What forms of transportation will you use? I read stories about people trying to escape hurricane Katrina that couldn’t get to there bug out location because there vehicles where too large and couldn’t maneuver the traffic and terrain.

Be sure to practice using your chosen form of transportation to get you to your destination safely. Do it with all of your preplanned routes so you become familiar with any challenges you may face. Buy and prepare maps ahead of time to help you.

Also, be prepared for camping because it may take you more than one day to get to your bug out location. This includes food, shelter, appropriate clothing for the weather, and a sleeping bag.

How to Find a Good Bug Out Location

Now that you know what to look for in a bug out location it’s time to consider how to find one. The Internet has helped to make this much easier than it was in the past. Sites like,, and allow you to type in the state and county you live in and see what’s available for sale. will have listings of land for sale as well.

Before you go to these sites, it’s a good idea to create a list of all the features, including price, you would like to have for your bug out location so you have a target to aim for. Your list will help you to quickly filter out properties that won’t work so you can focus on the ones that will.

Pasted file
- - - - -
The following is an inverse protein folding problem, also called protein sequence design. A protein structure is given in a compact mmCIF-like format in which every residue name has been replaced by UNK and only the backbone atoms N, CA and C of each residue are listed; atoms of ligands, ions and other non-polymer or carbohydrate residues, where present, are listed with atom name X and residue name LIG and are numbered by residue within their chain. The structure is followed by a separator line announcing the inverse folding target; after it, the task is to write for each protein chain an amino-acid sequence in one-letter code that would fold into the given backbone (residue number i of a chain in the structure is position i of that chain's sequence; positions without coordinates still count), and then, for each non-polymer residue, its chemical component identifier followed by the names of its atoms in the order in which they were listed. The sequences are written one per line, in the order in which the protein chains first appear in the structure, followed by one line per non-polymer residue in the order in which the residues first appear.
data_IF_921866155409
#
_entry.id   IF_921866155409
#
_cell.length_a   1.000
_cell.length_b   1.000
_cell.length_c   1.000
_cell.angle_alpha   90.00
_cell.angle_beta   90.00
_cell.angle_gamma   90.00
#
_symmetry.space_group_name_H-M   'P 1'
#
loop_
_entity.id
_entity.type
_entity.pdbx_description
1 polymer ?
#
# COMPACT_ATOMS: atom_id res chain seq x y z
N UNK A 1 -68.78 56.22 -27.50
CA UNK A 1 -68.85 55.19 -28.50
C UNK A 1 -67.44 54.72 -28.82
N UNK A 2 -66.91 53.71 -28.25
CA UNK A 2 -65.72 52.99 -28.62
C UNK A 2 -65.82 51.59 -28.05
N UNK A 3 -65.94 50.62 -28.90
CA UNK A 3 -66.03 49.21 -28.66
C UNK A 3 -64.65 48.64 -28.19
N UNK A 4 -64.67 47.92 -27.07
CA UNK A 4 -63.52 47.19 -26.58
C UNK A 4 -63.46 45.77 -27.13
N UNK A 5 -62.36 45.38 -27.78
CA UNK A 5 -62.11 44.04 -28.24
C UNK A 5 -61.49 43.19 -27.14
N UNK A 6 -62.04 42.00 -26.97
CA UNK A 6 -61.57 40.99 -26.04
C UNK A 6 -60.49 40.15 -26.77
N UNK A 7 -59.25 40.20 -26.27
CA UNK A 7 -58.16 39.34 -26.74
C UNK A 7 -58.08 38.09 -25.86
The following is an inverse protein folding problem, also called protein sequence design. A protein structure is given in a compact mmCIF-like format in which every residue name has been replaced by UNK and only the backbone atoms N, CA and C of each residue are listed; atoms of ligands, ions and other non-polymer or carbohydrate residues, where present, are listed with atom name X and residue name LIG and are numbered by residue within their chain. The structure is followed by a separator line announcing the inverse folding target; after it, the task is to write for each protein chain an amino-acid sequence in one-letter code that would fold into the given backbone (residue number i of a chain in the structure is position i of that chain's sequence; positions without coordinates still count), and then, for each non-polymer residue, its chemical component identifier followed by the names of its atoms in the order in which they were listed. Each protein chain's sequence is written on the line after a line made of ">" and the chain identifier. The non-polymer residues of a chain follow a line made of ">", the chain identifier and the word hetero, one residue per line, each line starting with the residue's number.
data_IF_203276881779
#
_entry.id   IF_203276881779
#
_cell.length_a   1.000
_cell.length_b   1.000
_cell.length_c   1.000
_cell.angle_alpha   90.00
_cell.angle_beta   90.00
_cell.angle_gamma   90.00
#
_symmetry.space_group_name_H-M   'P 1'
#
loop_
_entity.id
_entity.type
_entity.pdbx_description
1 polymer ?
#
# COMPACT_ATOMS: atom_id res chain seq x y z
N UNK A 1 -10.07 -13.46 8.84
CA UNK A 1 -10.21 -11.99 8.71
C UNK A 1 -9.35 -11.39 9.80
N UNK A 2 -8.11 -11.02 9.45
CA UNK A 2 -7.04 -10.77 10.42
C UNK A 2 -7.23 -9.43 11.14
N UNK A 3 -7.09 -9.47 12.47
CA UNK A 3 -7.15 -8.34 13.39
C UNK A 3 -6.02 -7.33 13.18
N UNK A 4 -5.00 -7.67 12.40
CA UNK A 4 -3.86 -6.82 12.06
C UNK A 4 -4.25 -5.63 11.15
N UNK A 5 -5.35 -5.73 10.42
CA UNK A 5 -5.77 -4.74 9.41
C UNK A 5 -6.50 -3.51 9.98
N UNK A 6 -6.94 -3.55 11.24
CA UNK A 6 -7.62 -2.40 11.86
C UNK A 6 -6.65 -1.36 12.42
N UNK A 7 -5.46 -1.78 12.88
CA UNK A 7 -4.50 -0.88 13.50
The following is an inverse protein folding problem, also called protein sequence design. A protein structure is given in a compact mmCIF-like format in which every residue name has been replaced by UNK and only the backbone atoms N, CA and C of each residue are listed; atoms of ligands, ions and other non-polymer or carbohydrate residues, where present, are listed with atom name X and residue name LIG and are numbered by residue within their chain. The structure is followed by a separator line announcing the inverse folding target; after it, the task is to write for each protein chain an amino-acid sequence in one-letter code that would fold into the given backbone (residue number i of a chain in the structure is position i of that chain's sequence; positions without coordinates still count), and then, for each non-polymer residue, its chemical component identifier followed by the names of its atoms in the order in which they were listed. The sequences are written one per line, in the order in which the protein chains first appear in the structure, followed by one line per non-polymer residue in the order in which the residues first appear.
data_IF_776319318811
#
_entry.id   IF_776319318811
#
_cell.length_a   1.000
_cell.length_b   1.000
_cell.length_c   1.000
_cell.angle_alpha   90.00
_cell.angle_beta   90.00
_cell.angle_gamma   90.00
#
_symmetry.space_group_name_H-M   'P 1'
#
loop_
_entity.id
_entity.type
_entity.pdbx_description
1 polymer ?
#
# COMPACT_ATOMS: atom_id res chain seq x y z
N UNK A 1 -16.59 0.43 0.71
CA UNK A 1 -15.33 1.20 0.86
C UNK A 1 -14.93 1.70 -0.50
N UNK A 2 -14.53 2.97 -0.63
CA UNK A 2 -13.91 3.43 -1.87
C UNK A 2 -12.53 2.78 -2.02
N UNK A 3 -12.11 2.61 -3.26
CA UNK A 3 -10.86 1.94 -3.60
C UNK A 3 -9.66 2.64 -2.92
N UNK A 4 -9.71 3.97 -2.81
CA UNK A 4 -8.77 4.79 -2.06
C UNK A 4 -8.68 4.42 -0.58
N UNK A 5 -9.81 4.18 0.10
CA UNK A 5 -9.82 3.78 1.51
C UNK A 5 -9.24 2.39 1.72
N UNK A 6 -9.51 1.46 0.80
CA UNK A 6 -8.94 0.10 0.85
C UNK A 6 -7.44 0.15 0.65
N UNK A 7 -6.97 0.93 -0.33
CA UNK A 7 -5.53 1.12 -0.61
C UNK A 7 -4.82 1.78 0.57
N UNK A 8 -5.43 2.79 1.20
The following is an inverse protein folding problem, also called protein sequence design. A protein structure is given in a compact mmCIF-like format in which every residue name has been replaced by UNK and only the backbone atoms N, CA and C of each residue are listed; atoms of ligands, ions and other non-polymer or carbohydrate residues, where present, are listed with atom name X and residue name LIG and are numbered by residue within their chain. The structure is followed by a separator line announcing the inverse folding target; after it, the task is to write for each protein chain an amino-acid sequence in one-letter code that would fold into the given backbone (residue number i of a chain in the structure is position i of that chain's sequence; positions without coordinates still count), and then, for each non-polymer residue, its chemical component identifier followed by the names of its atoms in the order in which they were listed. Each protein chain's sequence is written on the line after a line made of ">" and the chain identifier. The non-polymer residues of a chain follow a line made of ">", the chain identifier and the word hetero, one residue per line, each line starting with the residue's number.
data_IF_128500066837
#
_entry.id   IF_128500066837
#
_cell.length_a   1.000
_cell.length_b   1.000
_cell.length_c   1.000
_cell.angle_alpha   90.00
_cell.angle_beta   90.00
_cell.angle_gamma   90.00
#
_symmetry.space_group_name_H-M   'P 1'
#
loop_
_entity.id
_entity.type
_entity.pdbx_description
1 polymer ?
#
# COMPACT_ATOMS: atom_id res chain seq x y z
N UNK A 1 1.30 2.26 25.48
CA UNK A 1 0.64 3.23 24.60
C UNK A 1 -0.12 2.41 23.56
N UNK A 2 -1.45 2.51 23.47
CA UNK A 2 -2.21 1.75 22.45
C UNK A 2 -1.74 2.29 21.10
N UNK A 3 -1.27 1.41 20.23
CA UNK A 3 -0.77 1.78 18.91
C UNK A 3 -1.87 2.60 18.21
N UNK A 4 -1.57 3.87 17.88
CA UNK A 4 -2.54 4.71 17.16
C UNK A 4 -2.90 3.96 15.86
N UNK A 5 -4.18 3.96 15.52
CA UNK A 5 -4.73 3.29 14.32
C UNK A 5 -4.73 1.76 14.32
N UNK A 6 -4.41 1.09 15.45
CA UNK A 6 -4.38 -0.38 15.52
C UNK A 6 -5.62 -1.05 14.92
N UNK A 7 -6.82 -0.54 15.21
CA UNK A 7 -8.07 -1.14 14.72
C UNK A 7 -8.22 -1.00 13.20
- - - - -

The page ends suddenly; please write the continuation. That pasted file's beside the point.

Also, there are real estate experts that specialize in bug out properties. They’re going to want to know what you’re looking for so keep your list handy. They know what to look for and what to avoid and can help guide you in your purchase

Don’t just buy a piece of property sight unseen. You should always get eyes on the property. Go out and walk the property to see if it meets your expectations. Keep that list handy and check off the features you find on the property. Take someone you trust with you so you can talk it over before making a purchase.

Not everyone will be able to buy a property for a bug out location. Sometimes you can get a group of trusted survivalists or family members to pitch in on a property for the group. Other times you won’t be able to buy a property at all and will need to find a suitable bug out location in national forests or parks.

If you find yourself in this situation, get yourself some good topographical maps, and search them for secluded locations with good access to water. Go on some camping trips during different seasons to see if it would be a suitable bug out location for you.

A Good Bug Out Location Will Help You Survive

There are many things to consider when picking the best bug out location. Your chances of survival will improved dramatically if you plan and prepare. If you haven’t started. Then do something today to make you more prepared tomorrow.

If there’s anything I’ve missed or you have thoughts on Picking the Best Bug Out Location please leave them in the comments below.